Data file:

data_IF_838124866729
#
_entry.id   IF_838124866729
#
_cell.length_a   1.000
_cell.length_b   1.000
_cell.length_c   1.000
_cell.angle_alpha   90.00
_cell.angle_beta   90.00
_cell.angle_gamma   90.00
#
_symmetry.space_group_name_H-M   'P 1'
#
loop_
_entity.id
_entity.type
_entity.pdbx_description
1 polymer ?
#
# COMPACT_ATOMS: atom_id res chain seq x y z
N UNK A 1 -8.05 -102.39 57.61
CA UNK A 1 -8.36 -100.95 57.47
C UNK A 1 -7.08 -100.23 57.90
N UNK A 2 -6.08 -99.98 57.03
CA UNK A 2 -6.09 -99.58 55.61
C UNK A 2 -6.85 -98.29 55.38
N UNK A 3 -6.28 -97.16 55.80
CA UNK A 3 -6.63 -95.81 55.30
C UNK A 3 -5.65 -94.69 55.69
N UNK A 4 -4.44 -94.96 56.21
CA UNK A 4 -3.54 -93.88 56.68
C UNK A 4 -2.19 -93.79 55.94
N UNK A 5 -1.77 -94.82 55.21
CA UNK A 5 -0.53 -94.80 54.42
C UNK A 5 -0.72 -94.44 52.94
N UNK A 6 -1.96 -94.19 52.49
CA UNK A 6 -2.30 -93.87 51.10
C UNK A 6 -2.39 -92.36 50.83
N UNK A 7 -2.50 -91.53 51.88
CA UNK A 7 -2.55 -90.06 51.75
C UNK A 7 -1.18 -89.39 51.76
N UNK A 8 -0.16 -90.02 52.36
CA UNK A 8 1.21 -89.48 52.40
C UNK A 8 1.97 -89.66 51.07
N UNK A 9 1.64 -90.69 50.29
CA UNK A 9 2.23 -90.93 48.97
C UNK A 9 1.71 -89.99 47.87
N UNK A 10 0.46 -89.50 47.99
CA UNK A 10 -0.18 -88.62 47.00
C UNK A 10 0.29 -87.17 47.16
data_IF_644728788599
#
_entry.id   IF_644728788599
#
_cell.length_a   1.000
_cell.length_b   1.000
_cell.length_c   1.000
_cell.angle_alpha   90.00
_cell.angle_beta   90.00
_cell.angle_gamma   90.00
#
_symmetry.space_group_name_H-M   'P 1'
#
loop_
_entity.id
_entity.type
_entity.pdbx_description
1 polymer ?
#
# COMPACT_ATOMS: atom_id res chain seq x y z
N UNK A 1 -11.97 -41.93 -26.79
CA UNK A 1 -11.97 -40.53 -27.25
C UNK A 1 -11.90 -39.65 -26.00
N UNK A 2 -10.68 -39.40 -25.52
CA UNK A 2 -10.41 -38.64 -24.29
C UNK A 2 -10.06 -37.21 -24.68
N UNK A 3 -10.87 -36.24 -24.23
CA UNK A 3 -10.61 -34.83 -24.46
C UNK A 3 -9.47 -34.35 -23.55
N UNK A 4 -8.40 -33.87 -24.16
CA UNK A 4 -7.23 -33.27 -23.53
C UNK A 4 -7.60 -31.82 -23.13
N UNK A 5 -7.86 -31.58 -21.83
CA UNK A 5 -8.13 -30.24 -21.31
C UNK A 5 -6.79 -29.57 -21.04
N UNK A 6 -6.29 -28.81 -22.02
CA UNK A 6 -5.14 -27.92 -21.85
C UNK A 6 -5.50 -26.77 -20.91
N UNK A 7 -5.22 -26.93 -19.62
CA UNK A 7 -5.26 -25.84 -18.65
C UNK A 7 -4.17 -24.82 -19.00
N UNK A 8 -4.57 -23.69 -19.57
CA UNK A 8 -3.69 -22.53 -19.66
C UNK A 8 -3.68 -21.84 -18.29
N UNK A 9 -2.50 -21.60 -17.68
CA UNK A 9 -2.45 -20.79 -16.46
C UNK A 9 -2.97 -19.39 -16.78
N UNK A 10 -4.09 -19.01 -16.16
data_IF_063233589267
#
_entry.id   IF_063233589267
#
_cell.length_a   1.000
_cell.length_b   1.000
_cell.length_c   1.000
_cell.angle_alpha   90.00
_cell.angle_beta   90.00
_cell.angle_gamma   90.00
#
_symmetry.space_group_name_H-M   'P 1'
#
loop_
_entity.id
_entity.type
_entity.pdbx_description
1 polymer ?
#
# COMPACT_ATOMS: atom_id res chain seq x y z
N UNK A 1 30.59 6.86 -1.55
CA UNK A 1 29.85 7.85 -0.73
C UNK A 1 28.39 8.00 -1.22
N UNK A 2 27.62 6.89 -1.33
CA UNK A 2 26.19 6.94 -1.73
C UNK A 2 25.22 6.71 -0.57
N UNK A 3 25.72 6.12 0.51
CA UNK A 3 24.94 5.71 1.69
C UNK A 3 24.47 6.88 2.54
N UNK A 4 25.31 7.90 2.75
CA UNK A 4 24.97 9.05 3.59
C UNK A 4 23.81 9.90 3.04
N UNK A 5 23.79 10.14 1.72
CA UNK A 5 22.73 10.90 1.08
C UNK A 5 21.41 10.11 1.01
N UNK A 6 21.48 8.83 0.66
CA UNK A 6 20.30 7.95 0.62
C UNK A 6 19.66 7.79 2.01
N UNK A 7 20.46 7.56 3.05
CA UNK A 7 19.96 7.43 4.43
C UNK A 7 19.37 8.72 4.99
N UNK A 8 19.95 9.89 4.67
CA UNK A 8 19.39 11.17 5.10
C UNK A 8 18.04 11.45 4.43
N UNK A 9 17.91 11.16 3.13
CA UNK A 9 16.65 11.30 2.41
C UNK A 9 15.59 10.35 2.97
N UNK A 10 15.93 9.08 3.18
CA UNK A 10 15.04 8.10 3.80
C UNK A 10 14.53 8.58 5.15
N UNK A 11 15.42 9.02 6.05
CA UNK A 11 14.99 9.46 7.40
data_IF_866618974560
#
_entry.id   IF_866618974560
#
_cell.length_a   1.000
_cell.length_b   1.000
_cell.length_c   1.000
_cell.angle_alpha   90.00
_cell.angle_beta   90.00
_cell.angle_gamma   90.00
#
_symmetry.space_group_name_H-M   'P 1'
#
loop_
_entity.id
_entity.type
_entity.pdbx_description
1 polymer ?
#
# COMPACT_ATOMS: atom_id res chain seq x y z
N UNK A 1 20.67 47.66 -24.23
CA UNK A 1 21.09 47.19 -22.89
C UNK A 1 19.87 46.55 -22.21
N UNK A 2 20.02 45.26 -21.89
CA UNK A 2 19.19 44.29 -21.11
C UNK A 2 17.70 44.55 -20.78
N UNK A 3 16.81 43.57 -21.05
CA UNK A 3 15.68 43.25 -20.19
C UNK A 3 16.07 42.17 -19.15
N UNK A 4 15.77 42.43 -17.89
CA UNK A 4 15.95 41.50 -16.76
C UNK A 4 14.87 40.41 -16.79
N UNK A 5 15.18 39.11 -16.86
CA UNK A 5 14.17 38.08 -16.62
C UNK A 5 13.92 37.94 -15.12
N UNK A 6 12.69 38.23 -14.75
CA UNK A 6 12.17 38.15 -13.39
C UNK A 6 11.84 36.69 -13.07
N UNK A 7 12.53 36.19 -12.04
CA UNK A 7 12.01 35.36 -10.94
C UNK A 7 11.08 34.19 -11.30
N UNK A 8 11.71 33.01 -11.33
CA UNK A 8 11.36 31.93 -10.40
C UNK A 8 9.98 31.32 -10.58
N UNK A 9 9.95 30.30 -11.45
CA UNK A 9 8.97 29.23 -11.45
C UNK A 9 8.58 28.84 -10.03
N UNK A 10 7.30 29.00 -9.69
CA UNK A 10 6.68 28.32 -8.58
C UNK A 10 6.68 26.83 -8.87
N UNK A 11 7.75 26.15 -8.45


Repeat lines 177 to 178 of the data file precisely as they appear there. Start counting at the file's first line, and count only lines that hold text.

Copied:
N UNK A 3 16.81 43.57 -21.05
CA UNK A 3 15.68 43.25 -20.19